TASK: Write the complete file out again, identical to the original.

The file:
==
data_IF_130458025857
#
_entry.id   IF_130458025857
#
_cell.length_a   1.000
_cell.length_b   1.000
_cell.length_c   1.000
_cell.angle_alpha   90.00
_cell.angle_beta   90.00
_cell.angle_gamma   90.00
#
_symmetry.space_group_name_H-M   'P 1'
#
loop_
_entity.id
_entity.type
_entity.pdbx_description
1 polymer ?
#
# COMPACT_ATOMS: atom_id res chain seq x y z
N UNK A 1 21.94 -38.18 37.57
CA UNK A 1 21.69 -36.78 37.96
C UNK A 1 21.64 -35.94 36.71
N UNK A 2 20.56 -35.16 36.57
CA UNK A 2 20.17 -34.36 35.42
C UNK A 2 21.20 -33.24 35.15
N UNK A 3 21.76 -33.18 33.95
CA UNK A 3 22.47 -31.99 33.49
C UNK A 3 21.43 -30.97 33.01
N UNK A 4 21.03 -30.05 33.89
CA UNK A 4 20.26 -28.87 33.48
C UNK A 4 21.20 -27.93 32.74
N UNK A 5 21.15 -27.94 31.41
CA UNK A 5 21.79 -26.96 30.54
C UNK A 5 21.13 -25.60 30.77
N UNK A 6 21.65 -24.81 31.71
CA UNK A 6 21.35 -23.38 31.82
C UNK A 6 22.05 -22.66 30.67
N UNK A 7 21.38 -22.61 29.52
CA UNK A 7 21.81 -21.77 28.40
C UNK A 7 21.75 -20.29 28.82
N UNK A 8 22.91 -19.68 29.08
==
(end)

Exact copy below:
data_IF_130458025857
#
_entry.id   IF_130458025857
#
_cell.length_a   1.000
_cell.length_b   1.000
_cell.length_c   1.000
_cell.angle_alpha   90.00
_cell.angle_beta   90.00
_cell.angle_gamma   90.00
#
_symmetry.space_group_name_H-M   'P 1'
#
loop_
_entity.id
_entity.type
_entity.pdbx_description
1 polymer ?
#
# COMPACT_ATOMS: atom_id res chain seq x y z
N UNK A 1 21.94 -38.18 37.57
CA UNK A 1 21.69 -36.78 37.96
C UNK A 1 21.64 -35.94 36.71
N UNK A 2 20.56 -35.16 36.57
CA UNK A 2 20.17 -34.36 35.42
C UNK A 2 21.20 -33.24 35.15
N UNK A 3 21.76 -33.18 33.95
CA UNK A 3 22.47 -31.99 33.49
C UNK A 3 21.43 -30.97 33.01
N UNK A 4 21.03 -30.05 33.89
CA UNK A 4 20.26 -28.87 33.48
C UNK A 4 21.20 -27.93 32.74
N UNK A 5 21.15 -27.94 31.41
CA UNK A 5 21.79 -26.96 30.54
C UNK A 5 21.13 -25.60 30.77
N UNK A 6 21.65 -24.81 31.71
CA UNK A 6 21.35 -23.38 31.82
C UNK A 6 22.05 -22.66 30.67
N UNK A 7 21.38 -22.61 29.52
CA UNK A 7 21.81 -21.77 28.40
C UNK A 7 21.75 -20.29 28.82
N UNK A 8 22.91 -19.68 29.08